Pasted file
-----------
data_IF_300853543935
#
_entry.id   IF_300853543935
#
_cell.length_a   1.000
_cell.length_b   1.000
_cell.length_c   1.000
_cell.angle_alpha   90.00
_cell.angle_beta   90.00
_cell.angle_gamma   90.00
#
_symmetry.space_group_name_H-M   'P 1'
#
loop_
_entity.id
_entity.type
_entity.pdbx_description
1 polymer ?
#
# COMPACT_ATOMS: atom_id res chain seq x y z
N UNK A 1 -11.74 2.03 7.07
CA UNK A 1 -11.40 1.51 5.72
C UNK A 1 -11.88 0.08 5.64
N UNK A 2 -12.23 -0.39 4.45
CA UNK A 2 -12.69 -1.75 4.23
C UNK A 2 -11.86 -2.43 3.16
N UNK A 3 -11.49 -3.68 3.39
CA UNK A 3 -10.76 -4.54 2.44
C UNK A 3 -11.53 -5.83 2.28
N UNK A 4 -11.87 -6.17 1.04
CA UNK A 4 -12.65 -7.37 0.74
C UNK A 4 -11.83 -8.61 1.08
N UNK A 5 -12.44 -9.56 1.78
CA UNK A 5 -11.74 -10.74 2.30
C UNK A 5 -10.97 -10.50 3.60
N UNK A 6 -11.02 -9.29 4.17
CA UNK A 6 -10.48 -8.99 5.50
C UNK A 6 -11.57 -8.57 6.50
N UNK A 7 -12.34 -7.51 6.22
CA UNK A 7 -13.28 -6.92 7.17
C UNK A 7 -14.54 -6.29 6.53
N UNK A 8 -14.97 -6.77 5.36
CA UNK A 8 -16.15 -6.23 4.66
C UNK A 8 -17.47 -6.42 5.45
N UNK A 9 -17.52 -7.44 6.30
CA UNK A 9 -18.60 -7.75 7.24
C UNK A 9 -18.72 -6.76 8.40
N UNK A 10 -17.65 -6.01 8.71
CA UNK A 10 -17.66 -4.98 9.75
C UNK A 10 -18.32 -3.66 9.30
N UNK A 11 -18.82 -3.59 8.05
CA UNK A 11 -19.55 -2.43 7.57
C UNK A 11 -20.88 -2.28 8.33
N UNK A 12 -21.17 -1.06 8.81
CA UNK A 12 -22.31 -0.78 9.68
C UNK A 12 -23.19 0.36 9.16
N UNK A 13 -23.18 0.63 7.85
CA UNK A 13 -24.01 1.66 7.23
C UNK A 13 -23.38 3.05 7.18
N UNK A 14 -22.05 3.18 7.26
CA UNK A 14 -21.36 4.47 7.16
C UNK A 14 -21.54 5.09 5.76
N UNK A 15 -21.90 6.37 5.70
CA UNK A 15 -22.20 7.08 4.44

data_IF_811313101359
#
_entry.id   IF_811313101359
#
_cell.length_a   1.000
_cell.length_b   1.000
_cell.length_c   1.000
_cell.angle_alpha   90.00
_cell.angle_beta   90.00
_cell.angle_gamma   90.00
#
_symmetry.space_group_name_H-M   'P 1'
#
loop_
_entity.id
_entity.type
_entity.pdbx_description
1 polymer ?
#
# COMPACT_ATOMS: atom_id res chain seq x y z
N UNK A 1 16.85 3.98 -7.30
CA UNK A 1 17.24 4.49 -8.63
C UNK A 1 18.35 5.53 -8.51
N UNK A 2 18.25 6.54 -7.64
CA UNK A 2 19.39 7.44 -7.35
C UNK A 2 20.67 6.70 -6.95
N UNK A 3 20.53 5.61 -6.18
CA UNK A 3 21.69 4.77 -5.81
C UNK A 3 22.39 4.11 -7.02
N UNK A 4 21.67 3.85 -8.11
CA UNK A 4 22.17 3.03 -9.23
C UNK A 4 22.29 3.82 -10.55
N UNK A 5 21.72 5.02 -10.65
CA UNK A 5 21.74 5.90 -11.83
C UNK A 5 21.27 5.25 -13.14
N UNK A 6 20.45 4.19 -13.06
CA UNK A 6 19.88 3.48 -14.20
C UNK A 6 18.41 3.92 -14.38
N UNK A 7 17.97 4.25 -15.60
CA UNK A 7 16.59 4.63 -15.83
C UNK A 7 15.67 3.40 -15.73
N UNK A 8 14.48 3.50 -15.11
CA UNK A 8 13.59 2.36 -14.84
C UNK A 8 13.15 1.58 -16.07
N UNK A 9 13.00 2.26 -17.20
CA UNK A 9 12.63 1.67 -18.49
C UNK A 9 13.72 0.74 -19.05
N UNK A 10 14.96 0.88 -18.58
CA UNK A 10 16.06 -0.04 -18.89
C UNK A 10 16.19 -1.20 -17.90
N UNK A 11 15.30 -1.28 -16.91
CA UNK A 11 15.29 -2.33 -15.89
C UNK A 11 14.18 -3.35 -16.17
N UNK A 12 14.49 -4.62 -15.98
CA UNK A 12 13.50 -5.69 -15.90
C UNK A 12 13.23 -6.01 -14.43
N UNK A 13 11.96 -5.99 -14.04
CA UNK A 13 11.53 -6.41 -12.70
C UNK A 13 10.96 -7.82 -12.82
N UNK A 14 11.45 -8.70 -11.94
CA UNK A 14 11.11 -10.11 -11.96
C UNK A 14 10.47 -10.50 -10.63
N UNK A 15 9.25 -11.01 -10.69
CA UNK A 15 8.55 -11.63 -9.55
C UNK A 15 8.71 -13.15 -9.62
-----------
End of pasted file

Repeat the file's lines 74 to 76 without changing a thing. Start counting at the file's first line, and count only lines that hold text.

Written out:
_cell.angle_gamma   90.00
#
_symmetry.space_group_name_H-M   'P 1'